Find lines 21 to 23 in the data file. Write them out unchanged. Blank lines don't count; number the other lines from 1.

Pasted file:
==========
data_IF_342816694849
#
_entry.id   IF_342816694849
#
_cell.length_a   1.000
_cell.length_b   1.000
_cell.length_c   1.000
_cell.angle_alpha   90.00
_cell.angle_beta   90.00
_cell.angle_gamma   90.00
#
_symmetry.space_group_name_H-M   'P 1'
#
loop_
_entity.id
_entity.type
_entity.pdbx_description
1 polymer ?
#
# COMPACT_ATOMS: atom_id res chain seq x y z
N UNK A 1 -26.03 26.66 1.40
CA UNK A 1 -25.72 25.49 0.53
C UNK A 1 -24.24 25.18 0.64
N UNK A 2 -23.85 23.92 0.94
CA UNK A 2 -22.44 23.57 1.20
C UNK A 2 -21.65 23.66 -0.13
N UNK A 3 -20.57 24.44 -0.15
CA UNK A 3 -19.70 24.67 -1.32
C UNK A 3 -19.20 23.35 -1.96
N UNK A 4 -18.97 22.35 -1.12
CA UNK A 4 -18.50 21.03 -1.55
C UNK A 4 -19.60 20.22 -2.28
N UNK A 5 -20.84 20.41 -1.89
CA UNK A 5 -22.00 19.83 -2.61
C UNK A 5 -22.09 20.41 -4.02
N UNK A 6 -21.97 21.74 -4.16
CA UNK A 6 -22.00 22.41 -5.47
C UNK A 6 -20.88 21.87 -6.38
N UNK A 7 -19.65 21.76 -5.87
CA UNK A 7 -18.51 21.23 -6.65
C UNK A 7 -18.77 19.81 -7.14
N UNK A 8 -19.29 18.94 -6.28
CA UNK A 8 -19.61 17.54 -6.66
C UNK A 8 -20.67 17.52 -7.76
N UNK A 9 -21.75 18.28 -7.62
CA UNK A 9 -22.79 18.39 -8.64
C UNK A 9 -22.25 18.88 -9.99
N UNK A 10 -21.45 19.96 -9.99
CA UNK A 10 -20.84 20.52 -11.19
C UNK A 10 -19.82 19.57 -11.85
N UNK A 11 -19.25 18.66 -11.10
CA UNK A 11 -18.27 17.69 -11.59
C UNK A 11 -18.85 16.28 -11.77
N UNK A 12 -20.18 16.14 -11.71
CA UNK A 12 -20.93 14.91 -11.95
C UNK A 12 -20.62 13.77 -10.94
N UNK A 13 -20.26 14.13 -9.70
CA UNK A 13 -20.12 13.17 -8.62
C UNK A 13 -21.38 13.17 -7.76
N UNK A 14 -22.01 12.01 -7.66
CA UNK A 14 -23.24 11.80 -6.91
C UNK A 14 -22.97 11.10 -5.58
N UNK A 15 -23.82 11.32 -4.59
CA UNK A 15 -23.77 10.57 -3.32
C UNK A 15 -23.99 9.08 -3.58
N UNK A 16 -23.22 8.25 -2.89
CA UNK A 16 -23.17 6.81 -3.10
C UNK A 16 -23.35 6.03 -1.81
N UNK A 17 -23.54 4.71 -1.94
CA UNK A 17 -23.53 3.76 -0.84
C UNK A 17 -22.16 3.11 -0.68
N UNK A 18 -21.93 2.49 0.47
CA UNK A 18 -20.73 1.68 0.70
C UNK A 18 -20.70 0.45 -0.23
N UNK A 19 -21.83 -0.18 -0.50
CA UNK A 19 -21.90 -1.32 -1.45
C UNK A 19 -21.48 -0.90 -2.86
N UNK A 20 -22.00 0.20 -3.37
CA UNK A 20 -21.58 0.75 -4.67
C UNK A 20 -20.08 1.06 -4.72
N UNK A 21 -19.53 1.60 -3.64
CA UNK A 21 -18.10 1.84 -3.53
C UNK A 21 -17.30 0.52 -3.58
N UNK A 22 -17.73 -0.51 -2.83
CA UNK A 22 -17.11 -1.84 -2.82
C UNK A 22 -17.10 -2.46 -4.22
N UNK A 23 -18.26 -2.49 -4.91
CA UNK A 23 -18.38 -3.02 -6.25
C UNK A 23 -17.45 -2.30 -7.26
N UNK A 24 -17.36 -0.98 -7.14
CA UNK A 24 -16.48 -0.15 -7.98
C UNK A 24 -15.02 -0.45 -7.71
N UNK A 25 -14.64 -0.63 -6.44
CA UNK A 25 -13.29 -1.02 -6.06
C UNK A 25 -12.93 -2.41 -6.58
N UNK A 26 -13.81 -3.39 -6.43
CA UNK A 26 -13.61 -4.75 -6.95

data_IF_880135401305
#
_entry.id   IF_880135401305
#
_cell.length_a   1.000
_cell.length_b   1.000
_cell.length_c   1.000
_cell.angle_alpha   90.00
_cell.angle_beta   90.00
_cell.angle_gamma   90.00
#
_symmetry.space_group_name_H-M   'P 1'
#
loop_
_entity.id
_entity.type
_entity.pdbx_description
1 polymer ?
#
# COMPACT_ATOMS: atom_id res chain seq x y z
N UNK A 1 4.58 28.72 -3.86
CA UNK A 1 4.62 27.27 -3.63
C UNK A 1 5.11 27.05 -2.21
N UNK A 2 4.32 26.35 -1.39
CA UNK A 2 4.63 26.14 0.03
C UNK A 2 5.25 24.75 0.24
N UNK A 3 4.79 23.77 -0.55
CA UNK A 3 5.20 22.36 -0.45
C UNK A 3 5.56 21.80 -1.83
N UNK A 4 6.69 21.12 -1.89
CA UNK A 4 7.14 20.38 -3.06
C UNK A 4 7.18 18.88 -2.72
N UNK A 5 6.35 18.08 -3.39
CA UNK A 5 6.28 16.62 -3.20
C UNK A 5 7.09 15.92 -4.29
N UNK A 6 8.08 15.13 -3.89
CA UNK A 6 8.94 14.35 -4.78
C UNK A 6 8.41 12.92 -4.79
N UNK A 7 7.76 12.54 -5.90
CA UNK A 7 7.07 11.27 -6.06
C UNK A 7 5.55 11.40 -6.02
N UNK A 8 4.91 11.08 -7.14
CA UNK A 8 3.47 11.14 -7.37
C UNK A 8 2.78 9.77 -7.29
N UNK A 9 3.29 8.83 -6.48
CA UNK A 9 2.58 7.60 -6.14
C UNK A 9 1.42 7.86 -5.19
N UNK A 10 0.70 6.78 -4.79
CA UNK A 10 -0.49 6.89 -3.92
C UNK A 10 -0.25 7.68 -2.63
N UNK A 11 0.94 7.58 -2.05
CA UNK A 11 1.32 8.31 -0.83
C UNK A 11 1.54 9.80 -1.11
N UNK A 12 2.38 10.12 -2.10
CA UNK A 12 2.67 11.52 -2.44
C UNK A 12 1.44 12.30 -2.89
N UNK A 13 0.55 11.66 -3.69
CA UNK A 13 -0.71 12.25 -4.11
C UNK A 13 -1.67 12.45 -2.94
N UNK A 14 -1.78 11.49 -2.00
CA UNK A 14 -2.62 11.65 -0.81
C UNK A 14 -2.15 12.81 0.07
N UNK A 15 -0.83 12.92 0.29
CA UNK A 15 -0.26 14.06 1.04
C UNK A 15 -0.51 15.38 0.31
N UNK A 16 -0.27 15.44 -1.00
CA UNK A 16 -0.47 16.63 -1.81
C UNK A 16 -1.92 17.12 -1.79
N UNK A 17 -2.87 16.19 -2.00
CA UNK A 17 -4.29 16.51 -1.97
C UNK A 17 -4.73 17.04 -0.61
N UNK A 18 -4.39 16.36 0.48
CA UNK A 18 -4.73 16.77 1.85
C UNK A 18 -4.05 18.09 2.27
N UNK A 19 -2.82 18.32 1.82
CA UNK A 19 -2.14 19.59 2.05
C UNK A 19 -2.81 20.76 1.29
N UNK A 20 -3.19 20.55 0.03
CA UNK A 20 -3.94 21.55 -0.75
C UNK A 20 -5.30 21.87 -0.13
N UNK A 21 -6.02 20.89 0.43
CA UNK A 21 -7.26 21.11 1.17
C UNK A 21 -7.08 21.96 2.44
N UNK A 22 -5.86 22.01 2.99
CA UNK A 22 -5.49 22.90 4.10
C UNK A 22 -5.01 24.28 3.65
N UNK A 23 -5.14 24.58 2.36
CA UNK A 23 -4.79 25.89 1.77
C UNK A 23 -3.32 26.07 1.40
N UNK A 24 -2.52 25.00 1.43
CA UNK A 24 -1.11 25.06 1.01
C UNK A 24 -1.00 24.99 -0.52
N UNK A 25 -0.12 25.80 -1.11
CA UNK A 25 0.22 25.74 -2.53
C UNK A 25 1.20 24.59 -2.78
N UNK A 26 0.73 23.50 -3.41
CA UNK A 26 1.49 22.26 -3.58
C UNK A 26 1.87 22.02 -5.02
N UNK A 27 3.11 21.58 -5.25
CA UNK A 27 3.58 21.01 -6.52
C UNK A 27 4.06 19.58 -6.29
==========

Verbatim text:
N UNK A 1 -26.03 26.66 1.40
CA UNK A 1 -25.72 25.49 0.53
C UNK A 1 -24.24 25.18 0.64